Two convictions to date, and a possibility of five more, after nine years : is this the justice promised to the American people by a Commander-in-Chief who, at the absolute minimum, failed to prevent the attacks in the first place ? Or what some folk expected from his successor ? Instead of the official version of events being proved in a court, we have had the Kean Report, just as 40 years ago we had the Warren Report — as a substitute for judicial process. The rest of the official 9/11 story, to date, amounts to hot air. The US government has no 9/11 case: not a single shred of evidence, put to a jury in a trial — which excludes Moussaoui — leading to the conviction of someone directly responsible — which excludes Moussaoui, Motassadeq and Yarkas — for committing 3,000 murders. Given this abject failure — or, as I and millions of others believe, worse — far worse — perhaps my contribution might achieve something: it can hardly achieve less. If the real guilty parties have not yet been convicted, the whole question of their identity is wide open. The minor players convicted so far — or even any major ones convicted in the future — could very well be the victims of manipulation by others still in the shadows. If the people who have been convicted so far didn't do it, who did ? Khalid Sheikh Mohammed ? Evidence — his alleged confession ?

No-one who thinks the US government itself organised 9/11 need offer the slightest apology for believing it — Bush failed to prove his case, by producing trials and convictions, and Obama has yet to improve on the Bush record — and we have Northwoods as a specific precedent, to prove that those at the very top of the US military establishment are capable of that level of cynicism — not just thinking it, but planning it, putting it in print and expecting it to be endorsed by a Defense Secretary and an Attorney General. Robert McNamara and Robert Kennedy may have had their reasons for rejecting Northwoods — perhaps not moral compunctions so much as the risks involved in something that, if exposed, would make the U-2 shootdown and the Bay of Pigs fiasco look like minor problems. By 2001, what made them major — the existence of the Soviet Union — was past history, the USA now had no serious enemies or competitors, and Donald Rumsfeld and John Ashcroft were in office.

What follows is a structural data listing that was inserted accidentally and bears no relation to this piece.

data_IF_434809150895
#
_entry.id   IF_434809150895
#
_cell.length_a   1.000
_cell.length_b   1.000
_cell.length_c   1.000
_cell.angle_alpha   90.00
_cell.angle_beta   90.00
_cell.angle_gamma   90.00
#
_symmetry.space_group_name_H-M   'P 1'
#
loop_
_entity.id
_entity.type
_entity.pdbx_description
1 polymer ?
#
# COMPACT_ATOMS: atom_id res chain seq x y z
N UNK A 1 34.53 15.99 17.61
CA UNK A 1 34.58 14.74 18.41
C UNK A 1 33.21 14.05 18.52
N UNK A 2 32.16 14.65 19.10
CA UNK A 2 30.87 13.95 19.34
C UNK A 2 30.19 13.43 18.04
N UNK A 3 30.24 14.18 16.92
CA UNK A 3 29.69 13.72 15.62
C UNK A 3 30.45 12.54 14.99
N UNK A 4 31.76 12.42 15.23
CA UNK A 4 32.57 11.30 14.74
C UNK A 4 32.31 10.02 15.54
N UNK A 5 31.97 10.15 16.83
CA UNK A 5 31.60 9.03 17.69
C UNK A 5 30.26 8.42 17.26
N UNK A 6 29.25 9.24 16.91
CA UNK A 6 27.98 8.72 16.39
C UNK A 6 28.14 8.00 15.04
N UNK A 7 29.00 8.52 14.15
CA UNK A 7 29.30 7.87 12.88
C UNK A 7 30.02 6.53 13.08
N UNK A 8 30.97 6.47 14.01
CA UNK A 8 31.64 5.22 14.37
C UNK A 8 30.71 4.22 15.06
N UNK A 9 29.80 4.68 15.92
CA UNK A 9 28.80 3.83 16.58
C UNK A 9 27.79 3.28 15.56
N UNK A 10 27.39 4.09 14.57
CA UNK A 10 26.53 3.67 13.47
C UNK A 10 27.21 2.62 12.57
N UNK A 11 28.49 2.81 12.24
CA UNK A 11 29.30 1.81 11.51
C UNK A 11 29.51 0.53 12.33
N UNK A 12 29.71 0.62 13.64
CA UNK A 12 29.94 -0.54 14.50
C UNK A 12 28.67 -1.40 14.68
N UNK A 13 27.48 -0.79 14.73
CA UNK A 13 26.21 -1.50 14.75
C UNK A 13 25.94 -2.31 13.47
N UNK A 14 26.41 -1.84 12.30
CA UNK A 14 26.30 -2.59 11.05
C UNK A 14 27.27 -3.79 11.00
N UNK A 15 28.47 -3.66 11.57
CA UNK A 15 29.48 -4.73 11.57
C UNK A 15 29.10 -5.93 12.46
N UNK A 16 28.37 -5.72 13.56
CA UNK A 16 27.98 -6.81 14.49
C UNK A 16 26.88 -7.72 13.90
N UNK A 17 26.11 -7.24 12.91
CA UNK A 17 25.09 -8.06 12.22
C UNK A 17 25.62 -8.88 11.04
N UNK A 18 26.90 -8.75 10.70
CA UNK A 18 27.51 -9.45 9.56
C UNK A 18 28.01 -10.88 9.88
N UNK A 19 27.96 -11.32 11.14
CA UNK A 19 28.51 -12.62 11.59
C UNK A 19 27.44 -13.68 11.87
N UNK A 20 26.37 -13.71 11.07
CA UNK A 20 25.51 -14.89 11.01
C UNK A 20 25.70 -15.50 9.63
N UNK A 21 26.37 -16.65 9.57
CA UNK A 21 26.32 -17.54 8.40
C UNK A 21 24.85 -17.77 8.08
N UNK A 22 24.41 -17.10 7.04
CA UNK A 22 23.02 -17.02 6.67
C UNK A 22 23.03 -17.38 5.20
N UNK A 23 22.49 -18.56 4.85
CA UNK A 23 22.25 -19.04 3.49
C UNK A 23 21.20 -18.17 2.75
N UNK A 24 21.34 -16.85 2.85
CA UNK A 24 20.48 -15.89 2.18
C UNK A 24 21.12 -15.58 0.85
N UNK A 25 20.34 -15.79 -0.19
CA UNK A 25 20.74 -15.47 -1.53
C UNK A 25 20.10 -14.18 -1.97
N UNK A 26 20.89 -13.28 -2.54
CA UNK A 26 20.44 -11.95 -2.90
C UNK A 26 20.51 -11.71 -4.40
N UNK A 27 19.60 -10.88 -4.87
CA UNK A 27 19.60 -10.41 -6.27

When would there ever be a better opportunity ? Does anyone with a brain and any sense of honesty seriously believe Osama Bin Laden brought that situation about, or that a government like Bush's would sit around, staring into space, waiting for him to do it ? They made the opportunity happen. Why would a real enemy — if they had any capable of inflicting serious harm — give them a gift like that ? The onus is on those who claim Bush did no more than capitalise on an accident to justify this fatuous image of the USA as a passive spectator, or a defenseless victim, when the historical record tells us the opposite. Were all the USA's meddlings and invasions carried out by a passive, peace-loving state that believed in just minding its own business ? How can anyone who knows about the rapacity and the lying hypocrisy of US governments possibly see them as poor little innocents, wide open to attack by a gang of terrorists living in a cave in Afghanistan ? If Tom Lehrer was still writing — if Kissinger winning the Peace Prize hadn't made him give up — this lunacy would.